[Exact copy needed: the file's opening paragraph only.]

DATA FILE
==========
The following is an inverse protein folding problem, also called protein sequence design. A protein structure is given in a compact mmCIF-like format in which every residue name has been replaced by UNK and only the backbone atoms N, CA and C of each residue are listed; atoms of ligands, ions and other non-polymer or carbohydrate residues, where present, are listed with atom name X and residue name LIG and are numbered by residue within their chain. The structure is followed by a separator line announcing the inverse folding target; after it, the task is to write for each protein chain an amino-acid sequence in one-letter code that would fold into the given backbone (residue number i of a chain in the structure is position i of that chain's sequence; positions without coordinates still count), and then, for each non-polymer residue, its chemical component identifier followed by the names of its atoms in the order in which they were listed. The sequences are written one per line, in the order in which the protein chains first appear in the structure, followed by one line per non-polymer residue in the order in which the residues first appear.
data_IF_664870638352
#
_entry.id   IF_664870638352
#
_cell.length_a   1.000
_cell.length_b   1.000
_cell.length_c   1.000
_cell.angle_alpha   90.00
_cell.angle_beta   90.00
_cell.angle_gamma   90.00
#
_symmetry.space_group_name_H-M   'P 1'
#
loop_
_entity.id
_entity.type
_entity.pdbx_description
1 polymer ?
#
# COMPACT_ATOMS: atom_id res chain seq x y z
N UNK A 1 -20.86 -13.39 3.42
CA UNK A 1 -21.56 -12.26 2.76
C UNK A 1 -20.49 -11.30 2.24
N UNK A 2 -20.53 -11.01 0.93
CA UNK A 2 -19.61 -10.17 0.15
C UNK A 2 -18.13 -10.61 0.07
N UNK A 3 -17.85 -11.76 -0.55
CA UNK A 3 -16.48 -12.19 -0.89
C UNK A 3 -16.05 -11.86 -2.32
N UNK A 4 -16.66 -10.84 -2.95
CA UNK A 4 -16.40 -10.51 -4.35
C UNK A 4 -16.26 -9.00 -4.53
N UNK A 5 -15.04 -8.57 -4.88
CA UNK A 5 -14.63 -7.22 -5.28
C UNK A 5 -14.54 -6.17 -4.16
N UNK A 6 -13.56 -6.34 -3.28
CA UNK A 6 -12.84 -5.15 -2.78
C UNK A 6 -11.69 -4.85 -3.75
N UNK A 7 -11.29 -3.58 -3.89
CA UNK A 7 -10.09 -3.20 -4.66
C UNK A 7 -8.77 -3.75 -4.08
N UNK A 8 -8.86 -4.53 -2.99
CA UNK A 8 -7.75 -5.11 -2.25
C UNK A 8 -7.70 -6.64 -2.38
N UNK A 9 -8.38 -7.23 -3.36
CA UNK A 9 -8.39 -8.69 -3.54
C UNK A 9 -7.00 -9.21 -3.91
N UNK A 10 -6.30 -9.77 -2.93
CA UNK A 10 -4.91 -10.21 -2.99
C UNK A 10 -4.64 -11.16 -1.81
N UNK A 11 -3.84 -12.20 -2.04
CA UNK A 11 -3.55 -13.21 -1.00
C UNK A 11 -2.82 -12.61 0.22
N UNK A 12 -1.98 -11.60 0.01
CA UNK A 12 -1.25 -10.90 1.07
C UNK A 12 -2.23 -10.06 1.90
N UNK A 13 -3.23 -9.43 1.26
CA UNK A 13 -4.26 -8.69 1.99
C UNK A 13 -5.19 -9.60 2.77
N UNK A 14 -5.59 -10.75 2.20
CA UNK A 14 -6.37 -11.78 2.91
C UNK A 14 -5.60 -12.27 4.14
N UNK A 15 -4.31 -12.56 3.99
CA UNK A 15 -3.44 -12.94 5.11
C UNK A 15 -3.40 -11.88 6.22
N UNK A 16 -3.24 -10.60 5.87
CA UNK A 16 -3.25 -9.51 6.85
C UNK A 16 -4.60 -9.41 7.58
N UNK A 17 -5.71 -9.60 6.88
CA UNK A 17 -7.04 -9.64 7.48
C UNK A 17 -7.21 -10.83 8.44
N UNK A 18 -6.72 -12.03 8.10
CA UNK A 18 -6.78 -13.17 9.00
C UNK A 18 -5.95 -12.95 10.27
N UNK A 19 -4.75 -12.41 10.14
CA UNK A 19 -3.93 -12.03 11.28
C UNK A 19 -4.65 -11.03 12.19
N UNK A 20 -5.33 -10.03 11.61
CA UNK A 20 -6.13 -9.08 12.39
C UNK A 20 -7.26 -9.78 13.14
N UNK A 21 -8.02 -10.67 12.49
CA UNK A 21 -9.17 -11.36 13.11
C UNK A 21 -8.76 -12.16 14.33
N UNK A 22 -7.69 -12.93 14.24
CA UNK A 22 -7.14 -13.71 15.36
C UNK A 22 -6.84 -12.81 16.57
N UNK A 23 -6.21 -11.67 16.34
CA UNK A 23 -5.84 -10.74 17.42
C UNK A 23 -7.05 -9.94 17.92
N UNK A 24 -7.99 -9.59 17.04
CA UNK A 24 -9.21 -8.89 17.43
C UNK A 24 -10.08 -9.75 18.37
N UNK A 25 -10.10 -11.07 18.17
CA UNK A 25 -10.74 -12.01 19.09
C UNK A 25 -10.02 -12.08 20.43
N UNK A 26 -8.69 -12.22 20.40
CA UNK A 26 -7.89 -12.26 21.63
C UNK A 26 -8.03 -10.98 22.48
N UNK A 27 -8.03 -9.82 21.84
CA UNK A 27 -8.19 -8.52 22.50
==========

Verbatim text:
The following is an inverse protein folding problem, also called protein sequence design. A protein structure is given in a compact mmCIF-like format in which every residue name has been replaced by UNK and only the backbone atoms N, CA and C of each residue are listed; atoms of ligands, ions and other non-polymer or carbohydrate residues, where present, are listed with atom name X and residue name LIG and are numbered by residue within their chain. The structure is followed by a separator line announcing the inverse folding target; after it, the task is to write for each protein chain an amino-acid sequence in one-letter code that would fold into the given backbone (residue number i of a chain in the structure is position i of that chain's sequence; positions without coordinates still count), and then, for each non-polymer residue, its chemical component identifier followed by the names of its atoms in the order in which they were listed. The sequences are written one per line, in the order in which the protein chains first appear in the structure, followed by one line per non-polymer residue in the order in which the residues first appear.